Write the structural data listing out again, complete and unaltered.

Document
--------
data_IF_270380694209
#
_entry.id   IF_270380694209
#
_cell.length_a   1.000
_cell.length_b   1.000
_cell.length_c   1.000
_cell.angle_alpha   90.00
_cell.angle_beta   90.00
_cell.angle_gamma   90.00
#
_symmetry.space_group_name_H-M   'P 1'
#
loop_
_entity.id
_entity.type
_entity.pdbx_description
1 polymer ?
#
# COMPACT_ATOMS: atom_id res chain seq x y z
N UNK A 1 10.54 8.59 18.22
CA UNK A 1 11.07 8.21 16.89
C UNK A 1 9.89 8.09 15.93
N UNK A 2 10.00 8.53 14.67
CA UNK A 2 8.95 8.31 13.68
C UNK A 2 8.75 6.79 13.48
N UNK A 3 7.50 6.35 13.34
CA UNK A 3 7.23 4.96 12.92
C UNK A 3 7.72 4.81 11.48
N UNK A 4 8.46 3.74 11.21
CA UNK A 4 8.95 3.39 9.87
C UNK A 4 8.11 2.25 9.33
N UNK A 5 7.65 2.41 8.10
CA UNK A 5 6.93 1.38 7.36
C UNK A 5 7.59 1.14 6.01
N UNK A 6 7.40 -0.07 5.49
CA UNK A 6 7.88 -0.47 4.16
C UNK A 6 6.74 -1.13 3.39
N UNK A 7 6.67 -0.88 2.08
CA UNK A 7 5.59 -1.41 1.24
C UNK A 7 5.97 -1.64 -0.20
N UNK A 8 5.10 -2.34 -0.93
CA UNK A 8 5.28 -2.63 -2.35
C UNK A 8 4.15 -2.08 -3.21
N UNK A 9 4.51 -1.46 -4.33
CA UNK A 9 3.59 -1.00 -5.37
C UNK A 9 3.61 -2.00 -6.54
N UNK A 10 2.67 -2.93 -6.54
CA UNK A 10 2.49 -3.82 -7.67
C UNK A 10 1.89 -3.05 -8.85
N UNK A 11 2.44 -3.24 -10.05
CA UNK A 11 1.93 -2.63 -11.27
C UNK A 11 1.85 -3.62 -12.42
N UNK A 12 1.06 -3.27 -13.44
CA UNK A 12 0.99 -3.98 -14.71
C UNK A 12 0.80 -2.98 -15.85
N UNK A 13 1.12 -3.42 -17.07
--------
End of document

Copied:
data_IF_270380694209
#
_entry.id   IF_270380694209
#
_cell.length_a   1.000
_cell.length_b   1.000
_cell.length_c   1.000
_cell.angle_alpha   90.00
_cell.angle_beta   90.00
_cell.angle_gamma   90.00
#
_symmetry.space_group_name_H-M   'P 1'
#
loop_
_entity.id
_entity.type
_entity.pdbx_description
1 polymer ?
#
# COMPACT_ATOMS: atom_id res chain seq x y z
N UNK A 1 10.54 8.59 18.22
CA UNK A 1 11.07 8.21 16.89
C UNK A 1 9.89 8.09 15.93
N UNK A 2 10.00 8.53 14.67
CA UNK A 2 8.95 8.31 13.68
C UNK A 2 8.75 6.79 13.48
N UNK A 3 7.50 6.35 13.34
CA UNK A 3 7.23 4.96 12.92
C UNK A 3 7.72 4.81 11.48
N UNK A 4 8.46 3.74 11.21
CA UNK A 4 8.95 3.39 9.87
C UNK A 4 8.11 2.25 9.33
N UNK A 5 7.65 2.41 8.10
CA UNK A 5 6.93 1.38 7.36
C UNK A 5 7.59 1.14 6.01
N UNK A 6 7.40 -0.07 5.49
CA UNK A 6 7.88 -0.47 4.16
C UNK A 6 6.74 -1.13 3.39
N UNK A 7 6.67 -0.88 2.08
CA UNK A 7 5.59 -1.41 1.24
C UNK A 7 5.97 -1.64 -0.20
N UNK A 8 5.10 -2.34 -0.93
CA UNK A 8 5.28 -2.63 -2.35
C UNK A 8 4.15 -2.08 -3.21
N UNK A 9 4.51 -1.46 -4.33
CA UNK A 9 3.59 -1.00 -5.37
C UNK A 9 3.61 -2.00 -6.54
N UNK A 10 2.67 -2.93 -6.54
CA UNK A 10 2.49 -3.82 -7.67
C UNK A 10 1.89 -3.05 -8.85
N UNK A 11 2.44 -3.24 -10.05
CA UNK A 11 1.93 -2.63 -11.27
C UNK A 11 1.85 -3.62 -12.42
N UNK A 12 1.06 -3.27 -13.44
CA UNK A 12 0.99 -3.98 -14.71
C UNK A 12 0.80 -2.98 -15.85
N UNK A 13 1.12 -3.42 -17.07